Raspberry Wine: A look at existing recipes

I’ve written about commercial raspberry wine before. It’s usually made with 100% raspberries – not diluted with water at all, and that means big bold flavor and aroma. Residual sugar is very high, but balanced against very high acidity. These wines are Texas-sized in every respect. Home winemakers do it differently.

Made well, this wine is fragrant, subtle, dry, and goes with anything except heavy tomato and meat dishes. ~ Terry Garey

So how exactly do homemade raspberry wine recipes differ? Let’s find out. Here’s a look at some popular recipes that have stood the test of time.

Terry Garey’s “Furst Raspberry Wine”

Recipe for 1 gallon (3.785 liters) of Raspberry Wine
Ingredient US Measure Metric Measure
Water 3.75 quarts 3.6 liters
Sugar 2.25 lb 1 kg
Rasberries 3 – 4 lb 1.4 – 1.8 kg
Acid Blend 0.5 tsp 2.5 ml
Tannin 0.125 tsp 0.5 ml
Yeast Nutrient 1 tsp 5 ml
Campden Tablet 1 1
Pectic Enzyme 0.5 tsp 2.5 ml
Wine Yeast 1 packet 1 packet

Procedure

The raspberries can be fresh or frozen, the campden tablet is optional, and she recommends Montrachet or Champagne wine yeast.

  • Dissolve sugar in water, then boil
  • Put raspberries in a straining bag, then crush
  • Pour hot water over the berries, then add acid, tannin, & nutrient
  • Wait for the temperature to come down, then add the campden tablet
  • Wait 12 hours (if not using a campden tablet, just wait for the must to cool), then add the pectic enzyme
  • Take a hydrometer reading (SG), wait 12 hours, then add yeast
  • After fermentation begins, stir daily
  • After fermentation subsides (about a week), remove the straining bag with the fruit
  • Rack to a secondary fermenter when the SG drops below 1.030
  • Rack again when you notice sediment
  • Wait six months, sweeten if desired, then bottle

Thoughts

I’ve got a soft spot for Terry Garey. Her’s was my first winemaking book, and I still think it’s a great way to start. I’ve made her raspberry wine, and liked it. It’s great in the summer with shrimp & pasta salad!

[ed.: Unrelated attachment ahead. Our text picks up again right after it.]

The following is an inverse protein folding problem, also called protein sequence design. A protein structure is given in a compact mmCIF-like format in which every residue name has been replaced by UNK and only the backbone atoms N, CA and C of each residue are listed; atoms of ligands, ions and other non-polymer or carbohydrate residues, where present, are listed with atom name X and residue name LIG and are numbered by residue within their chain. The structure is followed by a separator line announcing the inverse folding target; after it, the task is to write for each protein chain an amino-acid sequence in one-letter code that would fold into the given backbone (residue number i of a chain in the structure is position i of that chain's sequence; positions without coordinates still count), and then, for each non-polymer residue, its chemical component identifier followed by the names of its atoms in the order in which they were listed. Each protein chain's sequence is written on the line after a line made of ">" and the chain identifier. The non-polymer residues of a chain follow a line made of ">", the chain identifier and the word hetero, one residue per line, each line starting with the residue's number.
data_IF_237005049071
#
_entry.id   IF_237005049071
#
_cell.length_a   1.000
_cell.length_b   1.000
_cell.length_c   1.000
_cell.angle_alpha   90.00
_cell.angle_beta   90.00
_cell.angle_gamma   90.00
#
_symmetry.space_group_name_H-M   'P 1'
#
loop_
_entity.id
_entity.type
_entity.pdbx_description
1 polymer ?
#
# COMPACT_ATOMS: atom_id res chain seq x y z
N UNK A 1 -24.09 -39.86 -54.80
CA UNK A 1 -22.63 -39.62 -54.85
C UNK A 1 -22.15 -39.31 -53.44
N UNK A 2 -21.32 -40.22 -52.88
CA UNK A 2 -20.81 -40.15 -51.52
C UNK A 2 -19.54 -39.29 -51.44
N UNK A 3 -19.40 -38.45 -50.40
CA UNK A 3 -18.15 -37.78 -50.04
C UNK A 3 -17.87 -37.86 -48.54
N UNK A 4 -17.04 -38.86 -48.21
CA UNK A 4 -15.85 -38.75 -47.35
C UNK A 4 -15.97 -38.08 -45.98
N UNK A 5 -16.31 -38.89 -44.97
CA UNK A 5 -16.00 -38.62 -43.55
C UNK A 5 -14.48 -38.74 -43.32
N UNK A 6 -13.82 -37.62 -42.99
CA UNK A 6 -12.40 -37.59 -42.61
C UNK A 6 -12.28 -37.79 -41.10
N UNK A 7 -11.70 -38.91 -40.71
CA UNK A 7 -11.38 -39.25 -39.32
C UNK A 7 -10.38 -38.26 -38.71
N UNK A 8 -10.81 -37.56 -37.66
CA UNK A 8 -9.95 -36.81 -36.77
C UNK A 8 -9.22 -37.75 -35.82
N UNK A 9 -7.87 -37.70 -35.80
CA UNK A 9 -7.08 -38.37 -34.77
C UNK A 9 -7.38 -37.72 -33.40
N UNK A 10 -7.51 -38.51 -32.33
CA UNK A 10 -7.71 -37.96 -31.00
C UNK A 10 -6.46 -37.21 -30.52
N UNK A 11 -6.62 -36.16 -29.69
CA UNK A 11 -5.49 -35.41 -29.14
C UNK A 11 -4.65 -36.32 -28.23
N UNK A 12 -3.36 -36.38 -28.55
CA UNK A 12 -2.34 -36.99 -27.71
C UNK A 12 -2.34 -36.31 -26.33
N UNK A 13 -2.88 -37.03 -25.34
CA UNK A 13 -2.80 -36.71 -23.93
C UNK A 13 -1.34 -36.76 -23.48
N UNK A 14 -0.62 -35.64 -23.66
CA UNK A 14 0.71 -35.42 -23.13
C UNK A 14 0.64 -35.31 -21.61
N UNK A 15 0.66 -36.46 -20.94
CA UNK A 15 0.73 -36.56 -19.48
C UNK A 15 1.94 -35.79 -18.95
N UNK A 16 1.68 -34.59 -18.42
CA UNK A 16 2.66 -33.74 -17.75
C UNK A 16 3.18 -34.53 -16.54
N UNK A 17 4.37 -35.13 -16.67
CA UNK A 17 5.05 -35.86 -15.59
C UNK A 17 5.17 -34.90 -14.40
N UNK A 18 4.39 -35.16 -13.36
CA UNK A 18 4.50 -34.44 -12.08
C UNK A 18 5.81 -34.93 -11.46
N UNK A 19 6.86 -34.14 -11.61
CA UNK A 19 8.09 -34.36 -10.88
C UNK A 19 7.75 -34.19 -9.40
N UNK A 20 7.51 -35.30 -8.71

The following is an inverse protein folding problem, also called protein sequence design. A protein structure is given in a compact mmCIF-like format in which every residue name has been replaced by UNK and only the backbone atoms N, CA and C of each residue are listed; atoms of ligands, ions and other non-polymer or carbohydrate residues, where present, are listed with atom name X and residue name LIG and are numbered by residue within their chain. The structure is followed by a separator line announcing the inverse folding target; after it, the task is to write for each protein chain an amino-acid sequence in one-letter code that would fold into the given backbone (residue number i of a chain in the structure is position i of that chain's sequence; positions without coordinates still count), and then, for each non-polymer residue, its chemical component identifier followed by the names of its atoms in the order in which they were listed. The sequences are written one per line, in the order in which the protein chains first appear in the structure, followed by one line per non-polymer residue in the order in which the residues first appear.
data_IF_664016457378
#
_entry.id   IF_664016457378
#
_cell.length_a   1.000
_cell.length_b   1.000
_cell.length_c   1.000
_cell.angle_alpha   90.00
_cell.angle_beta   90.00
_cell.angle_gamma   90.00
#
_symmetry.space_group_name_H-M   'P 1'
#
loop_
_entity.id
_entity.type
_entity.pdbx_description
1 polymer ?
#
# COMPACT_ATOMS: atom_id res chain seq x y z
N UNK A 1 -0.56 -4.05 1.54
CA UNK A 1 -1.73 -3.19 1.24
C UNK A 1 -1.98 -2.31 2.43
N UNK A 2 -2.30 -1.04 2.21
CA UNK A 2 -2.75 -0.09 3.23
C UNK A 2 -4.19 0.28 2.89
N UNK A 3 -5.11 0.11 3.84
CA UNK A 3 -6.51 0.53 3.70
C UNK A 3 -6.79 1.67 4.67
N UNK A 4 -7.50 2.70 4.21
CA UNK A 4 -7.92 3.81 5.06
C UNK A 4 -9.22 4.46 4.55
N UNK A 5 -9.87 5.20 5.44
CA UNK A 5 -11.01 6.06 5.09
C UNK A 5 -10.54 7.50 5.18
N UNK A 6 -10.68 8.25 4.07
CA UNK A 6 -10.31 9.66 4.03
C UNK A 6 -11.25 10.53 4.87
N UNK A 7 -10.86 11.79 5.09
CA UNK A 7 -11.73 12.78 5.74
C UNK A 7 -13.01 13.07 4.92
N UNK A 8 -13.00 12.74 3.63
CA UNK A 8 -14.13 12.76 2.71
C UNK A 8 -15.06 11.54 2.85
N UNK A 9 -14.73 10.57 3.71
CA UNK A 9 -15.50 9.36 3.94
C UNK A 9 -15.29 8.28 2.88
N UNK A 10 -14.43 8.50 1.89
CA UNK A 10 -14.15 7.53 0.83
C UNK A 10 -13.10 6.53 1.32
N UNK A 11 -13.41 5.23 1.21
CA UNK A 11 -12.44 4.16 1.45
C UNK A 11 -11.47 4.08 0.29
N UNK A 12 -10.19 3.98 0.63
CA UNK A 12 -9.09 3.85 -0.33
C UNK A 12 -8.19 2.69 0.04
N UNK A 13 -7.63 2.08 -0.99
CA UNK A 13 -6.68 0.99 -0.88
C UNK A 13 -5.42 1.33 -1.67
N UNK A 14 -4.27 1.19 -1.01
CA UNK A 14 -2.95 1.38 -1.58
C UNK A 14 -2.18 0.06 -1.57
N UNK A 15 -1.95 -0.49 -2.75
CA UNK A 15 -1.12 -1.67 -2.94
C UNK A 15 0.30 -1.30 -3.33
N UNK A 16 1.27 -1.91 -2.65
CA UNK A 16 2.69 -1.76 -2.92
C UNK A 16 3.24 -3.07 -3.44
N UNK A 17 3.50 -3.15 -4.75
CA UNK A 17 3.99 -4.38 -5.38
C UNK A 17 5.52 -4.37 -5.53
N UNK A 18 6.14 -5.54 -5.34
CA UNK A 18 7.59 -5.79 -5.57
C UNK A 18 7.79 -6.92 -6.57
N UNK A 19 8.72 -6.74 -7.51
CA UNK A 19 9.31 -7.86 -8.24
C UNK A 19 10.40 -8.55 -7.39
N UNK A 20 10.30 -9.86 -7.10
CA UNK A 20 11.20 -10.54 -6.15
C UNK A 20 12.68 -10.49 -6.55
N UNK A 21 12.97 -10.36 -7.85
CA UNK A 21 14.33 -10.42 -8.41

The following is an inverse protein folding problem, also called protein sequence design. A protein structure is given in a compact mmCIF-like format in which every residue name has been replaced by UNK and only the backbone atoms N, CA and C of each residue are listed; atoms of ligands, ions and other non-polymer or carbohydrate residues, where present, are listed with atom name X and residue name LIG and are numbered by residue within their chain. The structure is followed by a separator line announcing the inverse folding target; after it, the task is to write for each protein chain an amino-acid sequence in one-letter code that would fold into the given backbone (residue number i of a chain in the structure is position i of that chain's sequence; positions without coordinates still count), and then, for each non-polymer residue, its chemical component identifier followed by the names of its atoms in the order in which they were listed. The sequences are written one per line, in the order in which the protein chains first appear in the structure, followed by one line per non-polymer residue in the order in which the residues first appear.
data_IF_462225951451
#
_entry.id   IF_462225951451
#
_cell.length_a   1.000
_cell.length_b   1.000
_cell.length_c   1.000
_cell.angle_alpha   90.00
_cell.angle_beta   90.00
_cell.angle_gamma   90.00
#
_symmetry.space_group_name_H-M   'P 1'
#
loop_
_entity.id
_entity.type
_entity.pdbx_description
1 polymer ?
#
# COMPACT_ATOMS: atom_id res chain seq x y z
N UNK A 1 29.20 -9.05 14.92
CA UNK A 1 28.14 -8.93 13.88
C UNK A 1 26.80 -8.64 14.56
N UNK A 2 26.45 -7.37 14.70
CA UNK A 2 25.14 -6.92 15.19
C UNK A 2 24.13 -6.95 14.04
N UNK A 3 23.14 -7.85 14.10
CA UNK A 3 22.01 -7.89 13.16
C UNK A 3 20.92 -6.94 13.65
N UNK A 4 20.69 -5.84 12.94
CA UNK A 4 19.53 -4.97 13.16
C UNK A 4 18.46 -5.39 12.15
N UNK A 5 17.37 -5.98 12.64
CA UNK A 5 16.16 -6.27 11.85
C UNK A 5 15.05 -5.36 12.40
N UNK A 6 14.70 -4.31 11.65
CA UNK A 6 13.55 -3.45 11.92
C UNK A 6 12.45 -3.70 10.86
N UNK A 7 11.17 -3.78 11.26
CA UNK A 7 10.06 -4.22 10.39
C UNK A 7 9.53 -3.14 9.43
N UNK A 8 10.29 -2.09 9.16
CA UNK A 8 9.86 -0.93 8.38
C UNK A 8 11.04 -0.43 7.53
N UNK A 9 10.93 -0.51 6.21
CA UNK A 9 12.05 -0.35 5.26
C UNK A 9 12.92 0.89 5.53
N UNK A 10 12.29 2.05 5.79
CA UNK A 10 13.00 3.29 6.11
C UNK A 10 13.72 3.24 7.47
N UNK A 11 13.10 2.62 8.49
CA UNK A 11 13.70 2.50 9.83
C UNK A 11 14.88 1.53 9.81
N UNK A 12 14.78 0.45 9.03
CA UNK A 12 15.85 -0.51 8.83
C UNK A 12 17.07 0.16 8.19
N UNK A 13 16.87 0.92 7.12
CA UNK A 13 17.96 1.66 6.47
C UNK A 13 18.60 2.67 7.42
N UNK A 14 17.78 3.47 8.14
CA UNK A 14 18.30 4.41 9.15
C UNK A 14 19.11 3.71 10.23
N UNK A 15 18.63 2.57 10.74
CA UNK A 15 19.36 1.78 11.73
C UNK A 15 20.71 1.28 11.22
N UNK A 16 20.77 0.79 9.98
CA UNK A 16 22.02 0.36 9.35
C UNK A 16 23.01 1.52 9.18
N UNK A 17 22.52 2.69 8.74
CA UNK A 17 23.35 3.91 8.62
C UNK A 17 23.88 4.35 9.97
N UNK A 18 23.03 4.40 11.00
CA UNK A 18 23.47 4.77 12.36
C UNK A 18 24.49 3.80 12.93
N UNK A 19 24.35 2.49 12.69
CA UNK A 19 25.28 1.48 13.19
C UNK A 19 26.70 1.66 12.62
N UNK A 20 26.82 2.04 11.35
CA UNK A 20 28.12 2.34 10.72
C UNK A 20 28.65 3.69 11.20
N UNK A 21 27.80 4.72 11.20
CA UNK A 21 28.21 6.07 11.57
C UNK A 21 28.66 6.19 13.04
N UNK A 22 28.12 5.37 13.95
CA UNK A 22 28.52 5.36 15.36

She emphasizes quality fruit, “perfect, flavorful, fresh berries” and starting the wine as soon as possible after picking (hours or less). Her book is worth buying just for the recipes, but it’s more than that. It’s a terrific source for ideas on blending – she recommends cherry, blueberry, or blackberry to blend with raspberry, for example.

Jack Keller’s Raspberry Wine Recipes

Red raspberries make a fragrant, subtle wine. It should be made dry so that a subtle hint of tartness carries its distinctive flavor to the sides of the tongue as it is sipped, chilled. ~ Jack Keller

You really can’t look at raspberry wine recipes, or any wine making recipes, without looking at Jack Keller’s website. He presents two dry raspberry wine recipes here. These are made in the style of traditional country wines, in fact the first recipe was adapted from Terry Garey’s (great minds think alike!). No need to repeat that one, so let’s look at his second recipe:

Red Raspberry Wine #2
Ingredient US Measure Metric Measure
Water 7 2/3 pints 3.6 liters
Sugar 2.5 lb 1.1 kg
Rasberries 2.5 lb 1.1 kg
Acid Blend 1 tsp 5 ml
Tannin 0.25 tsp 1.25 ml
Yeast Nutrient 1 tsp 5 ml
Campden Tablet 1 1
Pectic Enzyme 0.5 tsp 2.5 ml
Wine Yeast 1 packet 1 packet
If there’s one thing I would do differently, it would be to defer the acid addition. Once the finished wine has aged for a bit, a few months maybe, measure the acidity and taste the wine. Then add acid as necessary.

More alike than different

A little less fruit. A little more sugar, acid, & tannin. The procedure is slightly different too (click through to see that details, plus some info on making a “second wine”). Garey’s recipe calls for a straining bag and warns against pressing the pulp, for example, while this one does not mention a straining bag and instructs you to press. Compared to commercial raspberry wine, though, these two recipes are nearly identical.

In fact there’s quite a consensus on how to make raspberry wine at home. I did an internet search and found quite a few recipes. I selected five of the highest ranked (I’m not sure what Google knows about making or drinking wine, but you work with what you have) and made a spreadsheet of the ingredients. Four of the five clustered together, with one outlier. I could probably make that spreadsheet into a composite recipe: “Meta Raspberry Wine” or “Internet Raspberry Wine”. It would look a lot like these two recipes, but what I’m interested in is why the divide between commercial and home winemakers? Each style is good and has it’s place – make both!



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2 thoughts on “Raspberry Wine: A look at existing recipes

  1. Christopher Hall

    I made a raspberry mead, a variation of the classic JAO. I used 24 oz of berries and 3.25 pounds honey. Looking at these recipes, my berries are on the light side. Being a JAOV, I used bread yeast (gasp!).

    It fermented well, cleared beautifully, and is a deep red with a hint of pink. When you taste it, there is a small hint of cough syrup in the beginning, but that fades and leaves a wonderful sunny berry taste that lingers on the tongue. When I tasted a cold glass of the lees, the medicine taste was gone and it was just wonderful.

    Think I’ll try another, using more berries and maybe some tannins.

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